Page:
MK: It’s tough, the budget that is given for films is limited and gets absorbed by the same production companies over and over again. The rest of us have to find new ways guerilla style and make a film independently.


CA: So there’s the example of Lanthimos who left and that was a good move for him.

MK: Yes, that’s a good example. On a different note, can you remember what you were listening to back in 1990 and what do you listen to now?

We are the country of the absurd.

CA: So many things changed since then, I was discovering metal and classical music. I was always trying to listen to different kinds of music and I was learning from each kind. I started with Mozart, then Stravinsky and later Xenakis. It’s like what my professor used to tell me, you have to listen to a lot of music, it prepares you for your future endeavors. I always listen to something new that will feed in my inspiration. Whether I’m composing something for Septicflesh, Chaostar (Chris’s other band) or write classical music..

MK: Would you say that it was a second apocalypse for you the discovery of classical music after the discovery of metal?

CA: Absolutely, both changed my life. The moment I started playing electric guitar and the moment that I heard Mozart’s Requiem for the first time in my life. That’s when I started to think what it would be like to compose for orchestras. And then I heard The Rite of Spring by Stravinsky. That was a real game changer for me. I said I want to compose like him. It changed everything for me.

MK: How did you take the decision to write orchestral music for your three last albums?

It’s like what my professor used to tell me, you have to listen to a lot of music.

CA: It surely has to do with my studies in classical music and of course the budget. We signed with a very serious label, Season of Mist which could give us the appropriate budget to record with an orchestra. We started with a small orchestra in “Communion” (2008), then the orchestra got bigger in “The Great Mass” (2011) and for “Titan” (2014) we used 60 string instrument players, 30 wind instrument players and a children choir. Huge orchestra.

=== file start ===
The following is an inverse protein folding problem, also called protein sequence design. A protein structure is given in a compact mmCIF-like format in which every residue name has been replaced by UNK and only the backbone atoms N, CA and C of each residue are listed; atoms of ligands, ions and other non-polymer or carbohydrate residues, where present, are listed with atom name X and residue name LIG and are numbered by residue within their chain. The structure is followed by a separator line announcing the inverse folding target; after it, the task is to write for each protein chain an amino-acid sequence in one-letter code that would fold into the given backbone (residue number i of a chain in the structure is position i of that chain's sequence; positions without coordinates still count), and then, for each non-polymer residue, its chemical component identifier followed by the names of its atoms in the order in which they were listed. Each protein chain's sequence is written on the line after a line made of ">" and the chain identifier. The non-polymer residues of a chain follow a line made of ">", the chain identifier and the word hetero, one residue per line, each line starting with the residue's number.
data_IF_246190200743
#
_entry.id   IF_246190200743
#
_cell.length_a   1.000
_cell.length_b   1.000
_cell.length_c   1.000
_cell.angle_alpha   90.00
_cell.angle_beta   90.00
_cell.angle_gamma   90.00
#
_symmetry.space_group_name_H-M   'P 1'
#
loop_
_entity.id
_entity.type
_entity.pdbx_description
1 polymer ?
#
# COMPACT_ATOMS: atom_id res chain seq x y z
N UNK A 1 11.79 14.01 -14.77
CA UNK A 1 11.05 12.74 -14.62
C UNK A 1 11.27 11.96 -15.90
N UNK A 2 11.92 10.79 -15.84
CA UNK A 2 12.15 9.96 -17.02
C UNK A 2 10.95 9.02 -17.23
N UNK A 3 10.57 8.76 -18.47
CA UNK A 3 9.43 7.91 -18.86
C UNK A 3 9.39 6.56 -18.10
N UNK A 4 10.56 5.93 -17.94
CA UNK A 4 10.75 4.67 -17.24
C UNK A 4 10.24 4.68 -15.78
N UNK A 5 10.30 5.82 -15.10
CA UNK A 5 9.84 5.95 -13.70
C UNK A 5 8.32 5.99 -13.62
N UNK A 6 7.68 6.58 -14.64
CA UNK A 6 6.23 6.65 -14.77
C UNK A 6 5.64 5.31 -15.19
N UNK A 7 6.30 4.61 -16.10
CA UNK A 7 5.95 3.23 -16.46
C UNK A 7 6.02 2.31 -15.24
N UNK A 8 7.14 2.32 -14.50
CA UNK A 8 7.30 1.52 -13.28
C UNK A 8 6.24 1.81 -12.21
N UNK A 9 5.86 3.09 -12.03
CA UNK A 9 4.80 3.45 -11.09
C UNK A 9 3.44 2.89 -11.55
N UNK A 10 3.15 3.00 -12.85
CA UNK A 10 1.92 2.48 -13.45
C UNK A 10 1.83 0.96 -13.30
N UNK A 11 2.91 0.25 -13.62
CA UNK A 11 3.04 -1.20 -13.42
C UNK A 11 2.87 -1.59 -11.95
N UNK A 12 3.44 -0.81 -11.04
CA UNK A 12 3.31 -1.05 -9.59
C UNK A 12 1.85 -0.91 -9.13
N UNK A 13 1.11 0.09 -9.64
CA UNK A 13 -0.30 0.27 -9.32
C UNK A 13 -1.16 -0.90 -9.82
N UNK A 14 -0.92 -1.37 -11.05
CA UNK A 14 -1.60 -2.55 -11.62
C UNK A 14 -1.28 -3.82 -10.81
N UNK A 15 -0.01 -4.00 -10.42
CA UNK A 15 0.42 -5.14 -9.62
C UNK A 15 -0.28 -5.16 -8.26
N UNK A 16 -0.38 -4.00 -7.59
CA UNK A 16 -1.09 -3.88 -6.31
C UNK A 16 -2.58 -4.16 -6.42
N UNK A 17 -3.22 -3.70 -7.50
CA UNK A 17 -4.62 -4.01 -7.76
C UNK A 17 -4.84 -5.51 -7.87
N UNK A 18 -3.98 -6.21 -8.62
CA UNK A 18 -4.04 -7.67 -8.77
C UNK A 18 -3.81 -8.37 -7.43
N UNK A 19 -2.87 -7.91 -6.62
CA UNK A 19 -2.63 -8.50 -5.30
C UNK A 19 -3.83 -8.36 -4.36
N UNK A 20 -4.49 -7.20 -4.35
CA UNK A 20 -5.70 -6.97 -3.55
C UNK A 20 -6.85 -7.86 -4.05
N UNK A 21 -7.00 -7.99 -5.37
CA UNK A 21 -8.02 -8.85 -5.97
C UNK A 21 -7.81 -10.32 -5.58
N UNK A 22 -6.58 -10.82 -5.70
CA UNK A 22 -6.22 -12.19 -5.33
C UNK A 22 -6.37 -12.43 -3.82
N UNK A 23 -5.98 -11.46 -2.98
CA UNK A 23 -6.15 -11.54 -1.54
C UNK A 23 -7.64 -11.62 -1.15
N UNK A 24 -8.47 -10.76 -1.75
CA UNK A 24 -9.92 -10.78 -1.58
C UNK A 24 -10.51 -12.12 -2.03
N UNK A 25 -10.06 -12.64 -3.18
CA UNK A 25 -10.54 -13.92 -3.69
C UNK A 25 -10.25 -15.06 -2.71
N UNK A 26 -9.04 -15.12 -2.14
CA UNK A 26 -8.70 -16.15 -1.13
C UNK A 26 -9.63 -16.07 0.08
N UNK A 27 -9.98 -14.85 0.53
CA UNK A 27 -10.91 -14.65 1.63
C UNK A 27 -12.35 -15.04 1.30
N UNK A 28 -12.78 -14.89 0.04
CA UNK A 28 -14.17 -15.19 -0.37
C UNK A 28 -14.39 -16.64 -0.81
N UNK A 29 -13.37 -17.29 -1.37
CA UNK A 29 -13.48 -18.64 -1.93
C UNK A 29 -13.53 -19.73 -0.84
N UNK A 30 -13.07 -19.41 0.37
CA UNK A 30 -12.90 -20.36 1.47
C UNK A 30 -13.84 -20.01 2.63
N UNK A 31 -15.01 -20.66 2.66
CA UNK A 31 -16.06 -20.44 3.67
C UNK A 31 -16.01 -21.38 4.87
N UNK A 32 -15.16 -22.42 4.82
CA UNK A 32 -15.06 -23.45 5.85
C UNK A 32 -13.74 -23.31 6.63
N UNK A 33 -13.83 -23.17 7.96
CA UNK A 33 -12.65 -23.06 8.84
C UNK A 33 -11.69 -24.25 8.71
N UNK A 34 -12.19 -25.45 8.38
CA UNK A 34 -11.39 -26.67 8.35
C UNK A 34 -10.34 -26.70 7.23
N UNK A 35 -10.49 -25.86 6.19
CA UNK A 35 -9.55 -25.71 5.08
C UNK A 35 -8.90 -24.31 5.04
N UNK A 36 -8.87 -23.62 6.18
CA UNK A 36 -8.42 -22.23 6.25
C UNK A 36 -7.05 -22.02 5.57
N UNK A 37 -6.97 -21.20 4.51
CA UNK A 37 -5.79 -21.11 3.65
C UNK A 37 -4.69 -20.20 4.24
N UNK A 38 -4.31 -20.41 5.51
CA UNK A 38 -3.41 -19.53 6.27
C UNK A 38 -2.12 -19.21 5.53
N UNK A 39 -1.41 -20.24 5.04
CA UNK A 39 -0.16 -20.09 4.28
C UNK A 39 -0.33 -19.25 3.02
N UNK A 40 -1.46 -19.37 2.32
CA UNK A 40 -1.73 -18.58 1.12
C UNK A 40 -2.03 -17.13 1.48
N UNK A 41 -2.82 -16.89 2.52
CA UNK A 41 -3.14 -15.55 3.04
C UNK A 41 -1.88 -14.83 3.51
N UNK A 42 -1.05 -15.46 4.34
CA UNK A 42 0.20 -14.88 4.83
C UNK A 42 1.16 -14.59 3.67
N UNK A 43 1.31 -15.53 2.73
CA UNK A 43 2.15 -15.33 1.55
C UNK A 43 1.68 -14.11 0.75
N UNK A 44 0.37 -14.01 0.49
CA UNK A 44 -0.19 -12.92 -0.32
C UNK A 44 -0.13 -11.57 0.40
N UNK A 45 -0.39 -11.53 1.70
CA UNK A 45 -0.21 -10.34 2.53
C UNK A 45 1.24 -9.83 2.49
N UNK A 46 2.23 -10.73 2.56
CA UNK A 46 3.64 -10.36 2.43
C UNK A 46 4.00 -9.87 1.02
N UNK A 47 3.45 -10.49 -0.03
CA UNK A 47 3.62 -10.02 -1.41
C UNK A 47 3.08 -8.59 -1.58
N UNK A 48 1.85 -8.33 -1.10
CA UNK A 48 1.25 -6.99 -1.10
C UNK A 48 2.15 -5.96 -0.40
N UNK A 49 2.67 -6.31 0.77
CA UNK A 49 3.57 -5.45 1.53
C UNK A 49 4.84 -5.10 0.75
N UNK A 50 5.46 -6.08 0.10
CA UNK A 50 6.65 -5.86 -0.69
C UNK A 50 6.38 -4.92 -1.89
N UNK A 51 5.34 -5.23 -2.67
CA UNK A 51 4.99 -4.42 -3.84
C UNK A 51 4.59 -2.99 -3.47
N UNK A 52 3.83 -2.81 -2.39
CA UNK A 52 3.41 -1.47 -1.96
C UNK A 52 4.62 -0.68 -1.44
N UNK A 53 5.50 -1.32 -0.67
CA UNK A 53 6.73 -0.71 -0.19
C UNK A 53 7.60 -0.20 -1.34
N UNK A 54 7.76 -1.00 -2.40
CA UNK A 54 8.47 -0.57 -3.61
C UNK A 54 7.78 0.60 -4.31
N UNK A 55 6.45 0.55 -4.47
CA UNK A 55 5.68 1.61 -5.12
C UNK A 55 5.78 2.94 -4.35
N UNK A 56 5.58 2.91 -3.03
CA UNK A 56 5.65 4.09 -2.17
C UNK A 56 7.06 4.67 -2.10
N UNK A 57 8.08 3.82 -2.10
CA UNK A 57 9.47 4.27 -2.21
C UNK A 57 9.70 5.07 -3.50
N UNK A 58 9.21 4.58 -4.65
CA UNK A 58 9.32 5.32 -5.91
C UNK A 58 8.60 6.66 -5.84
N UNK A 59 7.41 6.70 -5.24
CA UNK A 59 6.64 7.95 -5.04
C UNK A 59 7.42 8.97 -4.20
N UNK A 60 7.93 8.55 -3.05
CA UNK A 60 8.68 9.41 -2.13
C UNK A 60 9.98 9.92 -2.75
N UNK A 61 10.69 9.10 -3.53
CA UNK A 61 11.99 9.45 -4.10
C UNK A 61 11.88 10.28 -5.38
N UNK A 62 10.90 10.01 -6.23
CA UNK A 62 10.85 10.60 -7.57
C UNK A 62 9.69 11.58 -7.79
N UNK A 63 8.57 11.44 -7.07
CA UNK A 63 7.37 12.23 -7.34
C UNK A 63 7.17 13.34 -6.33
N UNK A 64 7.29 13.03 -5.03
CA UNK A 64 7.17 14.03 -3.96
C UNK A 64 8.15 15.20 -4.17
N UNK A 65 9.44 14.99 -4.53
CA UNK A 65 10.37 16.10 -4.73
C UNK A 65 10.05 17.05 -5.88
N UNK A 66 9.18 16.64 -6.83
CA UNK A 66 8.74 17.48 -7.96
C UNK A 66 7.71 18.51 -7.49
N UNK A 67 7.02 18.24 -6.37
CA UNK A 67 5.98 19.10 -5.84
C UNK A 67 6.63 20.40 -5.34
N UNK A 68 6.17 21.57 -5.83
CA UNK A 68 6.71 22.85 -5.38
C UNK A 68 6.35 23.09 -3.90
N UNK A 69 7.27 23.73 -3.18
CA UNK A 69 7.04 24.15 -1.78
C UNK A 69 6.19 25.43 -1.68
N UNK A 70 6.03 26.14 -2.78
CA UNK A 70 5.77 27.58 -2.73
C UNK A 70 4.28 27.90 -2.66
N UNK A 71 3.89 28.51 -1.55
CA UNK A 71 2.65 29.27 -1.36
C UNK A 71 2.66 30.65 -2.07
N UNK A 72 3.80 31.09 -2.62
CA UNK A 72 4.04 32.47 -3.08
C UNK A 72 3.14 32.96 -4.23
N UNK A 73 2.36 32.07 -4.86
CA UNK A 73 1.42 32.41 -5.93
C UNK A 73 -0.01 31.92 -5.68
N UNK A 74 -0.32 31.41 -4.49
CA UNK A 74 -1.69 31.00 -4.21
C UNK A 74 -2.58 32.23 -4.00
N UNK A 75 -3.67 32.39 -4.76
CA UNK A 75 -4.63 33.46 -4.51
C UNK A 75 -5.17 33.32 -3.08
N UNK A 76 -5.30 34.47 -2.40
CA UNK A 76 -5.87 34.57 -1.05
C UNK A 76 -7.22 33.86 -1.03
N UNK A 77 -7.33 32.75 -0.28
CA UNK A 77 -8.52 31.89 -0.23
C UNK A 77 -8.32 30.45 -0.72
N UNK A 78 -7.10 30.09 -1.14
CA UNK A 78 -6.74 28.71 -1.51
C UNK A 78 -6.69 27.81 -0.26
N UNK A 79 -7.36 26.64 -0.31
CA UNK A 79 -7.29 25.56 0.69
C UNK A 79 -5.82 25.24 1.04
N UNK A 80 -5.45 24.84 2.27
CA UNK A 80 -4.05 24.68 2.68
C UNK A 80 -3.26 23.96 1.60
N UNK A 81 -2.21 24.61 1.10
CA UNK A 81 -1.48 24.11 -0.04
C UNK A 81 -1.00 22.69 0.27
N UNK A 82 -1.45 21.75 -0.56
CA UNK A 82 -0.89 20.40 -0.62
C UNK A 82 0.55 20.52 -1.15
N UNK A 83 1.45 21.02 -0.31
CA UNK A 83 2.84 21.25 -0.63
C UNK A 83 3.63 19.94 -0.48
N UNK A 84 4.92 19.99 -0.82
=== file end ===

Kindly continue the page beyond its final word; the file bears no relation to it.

MK: Septicflesh have grown more successful through time and their reputation keeps growing. With excellent reviews and tours all over the world they have managed to keep the Septicflesh trademark sound alive. How hard was that especially for a Greek band and in such a difficult industry?

CA: It’s really tough but we believed in our vision and we continue to believe. We have the same drive because our goal is to maintain the quality in our discography and our shows. We give attention to the smallest detail, we don’t follow trends, we do what’s best for us.

MK: Would you say that Metal music is going downwards since great albums don’t hit the shelves as often as in the past?

CA: That makes sense because everything has been saturated. We’ll never see bands like Metallica again, there were different times then with fewer bands and that’s one of the reasons why these bands became titans. Nowadays things have changed a lot with the internet and the music industry. The strongest will prevail, the really good ones with something new to offer. Metal will never die out though.